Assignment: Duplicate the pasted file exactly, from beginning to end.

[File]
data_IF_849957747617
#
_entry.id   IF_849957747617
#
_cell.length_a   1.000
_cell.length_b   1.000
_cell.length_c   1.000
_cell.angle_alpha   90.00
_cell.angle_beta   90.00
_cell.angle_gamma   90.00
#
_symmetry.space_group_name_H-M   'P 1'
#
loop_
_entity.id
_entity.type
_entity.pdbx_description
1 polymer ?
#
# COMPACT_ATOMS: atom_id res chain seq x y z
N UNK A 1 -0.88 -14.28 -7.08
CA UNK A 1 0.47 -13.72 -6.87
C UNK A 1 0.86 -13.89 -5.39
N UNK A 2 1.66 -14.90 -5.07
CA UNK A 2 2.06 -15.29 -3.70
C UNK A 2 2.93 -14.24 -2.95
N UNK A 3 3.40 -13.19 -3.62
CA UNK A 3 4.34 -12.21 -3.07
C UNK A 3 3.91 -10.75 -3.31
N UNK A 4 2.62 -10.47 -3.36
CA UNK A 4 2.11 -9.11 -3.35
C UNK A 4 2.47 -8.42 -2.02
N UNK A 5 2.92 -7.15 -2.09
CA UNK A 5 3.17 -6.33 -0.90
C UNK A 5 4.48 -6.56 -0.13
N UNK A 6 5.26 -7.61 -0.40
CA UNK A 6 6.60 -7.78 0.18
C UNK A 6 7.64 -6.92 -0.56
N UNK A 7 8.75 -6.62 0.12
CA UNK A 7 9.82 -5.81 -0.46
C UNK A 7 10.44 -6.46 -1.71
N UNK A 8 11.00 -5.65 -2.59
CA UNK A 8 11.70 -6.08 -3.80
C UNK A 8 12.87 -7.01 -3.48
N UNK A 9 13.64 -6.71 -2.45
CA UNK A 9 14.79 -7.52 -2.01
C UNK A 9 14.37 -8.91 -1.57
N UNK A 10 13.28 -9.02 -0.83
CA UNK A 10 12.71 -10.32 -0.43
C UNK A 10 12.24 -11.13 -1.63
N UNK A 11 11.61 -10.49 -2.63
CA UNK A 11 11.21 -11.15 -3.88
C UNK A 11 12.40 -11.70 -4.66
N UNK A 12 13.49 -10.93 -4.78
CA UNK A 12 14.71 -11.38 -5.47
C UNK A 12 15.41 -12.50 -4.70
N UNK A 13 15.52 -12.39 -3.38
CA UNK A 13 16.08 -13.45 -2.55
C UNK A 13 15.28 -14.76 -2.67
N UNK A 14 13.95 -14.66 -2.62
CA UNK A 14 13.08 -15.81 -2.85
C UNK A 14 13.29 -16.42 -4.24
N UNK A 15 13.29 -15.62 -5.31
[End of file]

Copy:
data_IF_849957747617
#
_entry.id   IF_849957747617
#
_cell.length_a   1.000
_cell.length_b   1.000
_cell.length_c   1.000
_cell.angle_alpha   90.00
_cell.angle_beta   90.00
_cell.angle_gamma   90.00
#
_symmetry.space_group_name_H-M   'P 1'
#
loop_
_entity.id
_entity.type
_entity.pdbx_description
1 polymer ?
#
# COMPACT_ATOMS: atom_id res chain seq x y z
N UNK A 1 -0.88 -14.28 -7.08
CA UNK A 1 0.47 -13.72 -6.87
C UNK A 1 0.86 -13.89 -5.39
N UNK A 2 1.66 -14.90 -5.07
CA UNK A 2 2.06 -15.29 -3.70
C UNK A 2 2.93 -14.24 -2.95
N UNK A 3 3.40 -13.19 -3.62
CA UNK A 3 4.34 -12.21 -3.07
C UNK A 3 3.91 -10.75 -3.31
N UNK A 4 2.62 -10.47 -3.36
CA UNK A 4 2.11 -9.11 -3.35
C UNK A 4 2.47 -8.42 -2.02
N UNK A 5 2.92 -7.15 -2.09
CA UNK A 5 3.17 -6.33 -0.90
C UNK A 5 4.48 -6.56 -0.13
N UNK A 6 5.26 -7.61 -0.40
CA UNK A 6 6.60 -7.78 0.18
C UNK A 6 7.64 -6.92 -0.56
N UNK A 7 8.75 -6.62 0.12
CA UNK A 7 9.82 -5.81 -0.46
C UNK A 7 10.44 -6.46 -1.71
N UNK A 8 11.00 -5.65 -2.59
CA UNK A 8 11.70 -6.08 -3.80
C UNK A 8 12.87 -7.01 -3.48
N UNK A 9 13.64 -6.71 -2.45
CA UNK A 9 14.79 -7.52 -2.01
C UNK A 9 14.37 -8.91 -1.57
N UNK A 10 13.28 -9.02 -0.83
CA UNK A 10 12.71 -10.32 -0.43
C UNK A 10 12.24 -11.13 -1.63
N UNK A 11 11.61 -10.49 -2.63
CA UNK A 11 11.21 -11.15 -3.88
C UNK A 11 12.40 -11.70 -4.66
N UNK A 12 13.49 -10.93 -4.78
CA UNK A 12 14.71 -11.38 -5.47
C UNK A 12 15.41 -12.50 -4.70
N UNK A 13 15.52 -12.39 -3.38
CA UNK A 13 16.08 -13.45 -2.55
C UNK A 13 15.28 -14.76 -2.67
N UNK A 14 13.95 -14.66 -2.62
CA UNK A 14 13.08 -15.81 -2.85
C UNK A 14 13.29 -16.42 -4.24
N UNK A 15 13.29 -15.62 -5.31